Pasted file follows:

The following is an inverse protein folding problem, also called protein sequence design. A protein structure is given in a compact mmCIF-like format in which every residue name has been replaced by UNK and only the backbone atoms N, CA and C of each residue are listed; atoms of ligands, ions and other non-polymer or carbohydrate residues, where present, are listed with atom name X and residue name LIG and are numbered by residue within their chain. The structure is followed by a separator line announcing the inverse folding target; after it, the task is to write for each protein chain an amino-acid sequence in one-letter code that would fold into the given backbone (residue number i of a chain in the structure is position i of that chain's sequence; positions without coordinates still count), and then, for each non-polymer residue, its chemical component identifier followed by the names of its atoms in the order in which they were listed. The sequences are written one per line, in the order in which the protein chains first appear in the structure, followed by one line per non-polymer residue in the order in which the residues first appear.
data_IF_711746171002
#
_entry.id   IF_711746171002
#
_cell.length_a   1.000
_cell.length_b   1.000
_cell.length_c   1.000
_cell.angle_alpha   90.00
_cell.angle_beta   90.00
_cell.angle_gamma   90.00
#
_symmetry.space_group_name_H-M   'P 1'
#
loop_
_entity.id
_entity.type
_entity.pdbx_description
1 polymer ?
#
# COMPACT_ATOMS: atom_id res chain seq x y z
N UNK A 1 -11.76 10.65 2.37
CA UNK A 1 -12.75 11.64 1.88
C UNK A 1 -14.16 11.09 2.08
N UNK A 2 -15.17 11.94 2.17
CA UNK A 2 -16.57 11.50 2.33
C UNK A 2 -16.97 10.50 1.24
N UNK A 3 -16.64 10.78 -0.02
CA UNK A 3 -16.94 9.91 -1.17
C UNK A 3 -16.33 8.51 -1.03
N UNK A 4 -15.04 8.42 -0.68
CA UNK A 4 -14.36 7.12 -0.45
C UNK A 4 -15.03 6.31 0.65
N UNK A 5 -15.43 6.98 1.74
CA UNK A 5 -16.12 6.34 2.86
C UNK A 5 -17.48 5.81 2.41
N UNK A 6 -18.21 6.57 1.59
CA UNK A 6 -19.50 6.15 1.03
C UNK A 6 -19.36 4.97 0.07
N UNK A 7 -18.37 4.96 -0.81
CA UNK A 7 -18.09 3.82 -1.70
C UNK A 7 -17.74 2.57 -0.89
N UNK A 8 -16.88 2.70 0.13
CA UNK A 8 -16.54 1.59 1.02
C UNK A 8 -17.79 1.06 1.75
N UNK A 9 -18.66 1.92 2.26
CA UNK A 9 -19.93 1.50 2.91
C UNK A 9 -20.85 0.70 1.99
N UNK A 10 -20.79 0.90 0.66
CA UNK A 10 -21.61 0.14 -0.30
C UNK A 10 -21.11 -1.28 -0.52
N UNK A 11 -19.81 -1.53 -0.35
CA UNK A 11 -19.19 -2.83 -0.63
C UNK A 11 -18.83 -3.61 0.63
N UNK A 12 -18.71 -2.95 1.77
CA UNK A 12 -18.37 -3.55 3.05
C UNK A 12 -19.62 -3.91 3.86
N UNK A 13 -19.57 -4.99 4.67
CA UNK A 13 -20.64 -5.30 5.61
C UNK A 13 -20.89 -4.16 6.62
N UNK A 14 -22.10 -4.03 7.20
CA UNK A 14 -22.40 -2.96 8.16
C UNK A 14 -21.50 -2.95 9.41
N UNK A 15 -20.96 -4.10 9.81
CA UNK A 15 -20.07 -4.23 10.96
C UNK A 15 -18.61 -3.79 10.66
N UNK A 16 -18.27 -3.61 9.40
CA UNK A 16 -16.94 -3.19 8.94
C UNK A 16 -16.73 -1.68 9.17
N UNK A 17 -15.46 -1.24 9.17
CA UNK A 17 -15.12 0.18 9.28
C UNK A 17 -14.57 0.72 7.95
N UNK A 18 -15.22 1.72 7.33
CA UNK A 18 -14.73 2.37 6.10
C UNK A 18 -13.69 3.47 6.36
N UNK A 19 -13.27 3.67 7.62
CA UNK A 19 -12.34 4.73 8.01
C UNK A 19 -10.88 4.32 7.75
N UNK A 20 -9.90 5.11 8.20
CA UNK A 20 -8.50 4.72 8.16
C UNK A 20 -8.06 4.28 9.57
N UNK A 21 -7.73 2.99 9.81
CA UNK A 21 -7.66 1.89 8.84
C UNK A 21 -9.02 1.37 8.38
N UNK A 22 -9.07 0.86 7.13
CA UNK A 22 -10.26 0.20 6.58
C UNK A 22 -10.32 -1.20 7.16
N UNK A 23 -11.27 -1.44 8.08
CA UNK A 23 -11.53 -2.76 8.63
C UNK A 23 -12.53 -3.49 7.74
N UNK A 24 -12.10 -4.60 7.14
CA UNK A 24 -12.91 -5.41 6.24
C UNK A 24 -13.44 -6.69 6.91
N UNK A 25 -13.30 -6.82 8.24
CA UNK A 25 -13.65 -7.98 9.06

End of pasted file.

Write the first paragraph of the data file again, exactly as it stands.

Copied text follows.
The following is an inverse protein folding problem, also called protein sequence design. A protein structure is given in a compact mmCIF-like format in which every residue name has been replaced by UNK and only the backbone atoms N, CA and C of each residue are listed; atoms of ligands, ions and other non-polymer or carbohydrate residues, where present, are listed with atom name X and residue name LIG and are numbered by residue within their chain. The structure is followed by a separator line announcing the inverse folding target; after it, the task is to write for each protein chain an amino-acid sequence in one-letter code that would fold into the given backbone (residue number i of a chain in the structure is position i of that chain's sequence; positions without coordinates still count), and then, for each non-polymer residue, its chemical component identifier followed by the names of its atoms in the order in which they were listed. The sequences are written one per line, in the order in which the protein chains first appear in the structure, followed by one line per non-polymer residue in the order in which the residues first appear.